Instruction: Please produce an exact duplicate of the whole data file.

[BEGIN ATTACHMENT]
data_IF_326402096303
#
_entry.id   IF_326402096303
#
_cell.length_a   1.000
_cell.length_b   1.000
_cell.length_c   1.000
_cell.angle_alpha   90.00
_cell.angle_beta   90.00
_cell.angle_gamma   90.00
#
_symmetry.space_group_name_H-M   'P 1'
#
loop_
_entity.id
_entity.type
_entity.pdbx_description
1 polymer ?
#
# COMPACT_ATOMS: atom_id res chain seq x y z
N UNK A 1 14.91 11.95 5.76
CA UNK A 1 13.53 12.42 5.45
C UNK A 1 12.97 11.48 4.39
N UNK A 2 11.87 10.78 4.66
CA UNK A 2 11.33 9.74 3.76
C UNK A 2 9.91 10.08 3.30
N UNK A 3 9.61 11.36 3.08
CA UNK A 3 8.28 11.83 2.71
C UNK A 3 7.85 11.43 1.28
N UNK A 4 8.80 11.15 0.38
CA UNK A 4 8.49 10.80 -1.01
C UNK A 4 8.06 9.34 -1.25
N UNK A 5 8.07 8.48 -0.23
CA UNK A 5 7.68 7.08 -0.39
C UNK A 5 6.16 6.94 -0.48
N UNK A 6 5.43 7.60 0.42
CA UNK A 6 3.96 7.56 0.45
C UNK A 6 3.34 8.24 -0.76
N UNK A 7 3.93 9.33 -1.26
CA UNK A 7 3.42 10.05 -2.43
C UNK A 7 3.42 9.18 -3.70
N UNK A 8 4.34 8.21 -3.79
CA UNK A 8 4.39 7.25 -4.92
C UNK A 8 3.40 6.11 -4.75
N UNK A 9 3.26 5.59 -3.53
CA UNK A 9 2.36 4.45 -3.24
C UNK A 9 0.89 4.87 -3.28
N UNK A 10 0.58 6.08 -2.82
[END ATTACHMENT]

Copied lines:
data_IF_326402096303
#
_entry.id   IF_326402096303
#
_cell.length_a   1.000
_cell.length_b   1.000
_cell.length_c   1.000
_cell.angle_alpha   90.00
_cell.angle_beta   90.00
_cell.angle_gamma   90.00
#
_symmetry.space_group_name_H-M   'P 1'
#
loop_
_entity.id
_entity.type
_entity.pdbx_description
1 polymer ?
#
# COMPACT_ATOMS: atom_id res chain seq x y z
N UNK A 1 14.91 11.95 5.76
CA UNK A 1 13.53 12.42 5.45
C UNK A 1 12.97 11.48 4.39
N UNK A 2 11.87 10.78 4.66
CA UNK A 2 11.33 9.74 3.76
C UNK A 2 9.91 10.08 3.30
N UNK A 3 9.61 11.36 3.08
CA UNK A 3 8.28 11.83 2.71
C UNK A 3 7.85 11.43 1.28
N UNK A 4 8.80 11.15 0.38
CA UNK A 4 8.49 10.80 -1.01
C UNK A 4 8.06 9.34 -1.25
N UNK A 5 8.07 8.48 -0.23
CA UNK A 5 7.68 7.08 -0.39
C UNK A 5 6.16 6.94 -0.48
N UNK A 6 5.43 7.60 0.42
CA UNK A 6 3.96 7.56 0.45
C UNK A 6 3.34 8.24 -0.76
N UNK A 7 3.93 9.33 -1.26
CA UNK A 7 3.42 10.05 -2.43
C UNK A 7 3.42 9.18 -3.70
N UNK A 8 4.34 8.21 -3.79
CA UNK A 8 4.39 7.25 -4.92
C UNK A 8 3.40 6.11 -4.75
N UNK A 9 3.26 5.59 -3.53
CA UNK A 9 2.36 4.45 -3.24
C UNK A 9 0.89 4.87 -3.28
N UNK A 10 0.58 6.08 -2.82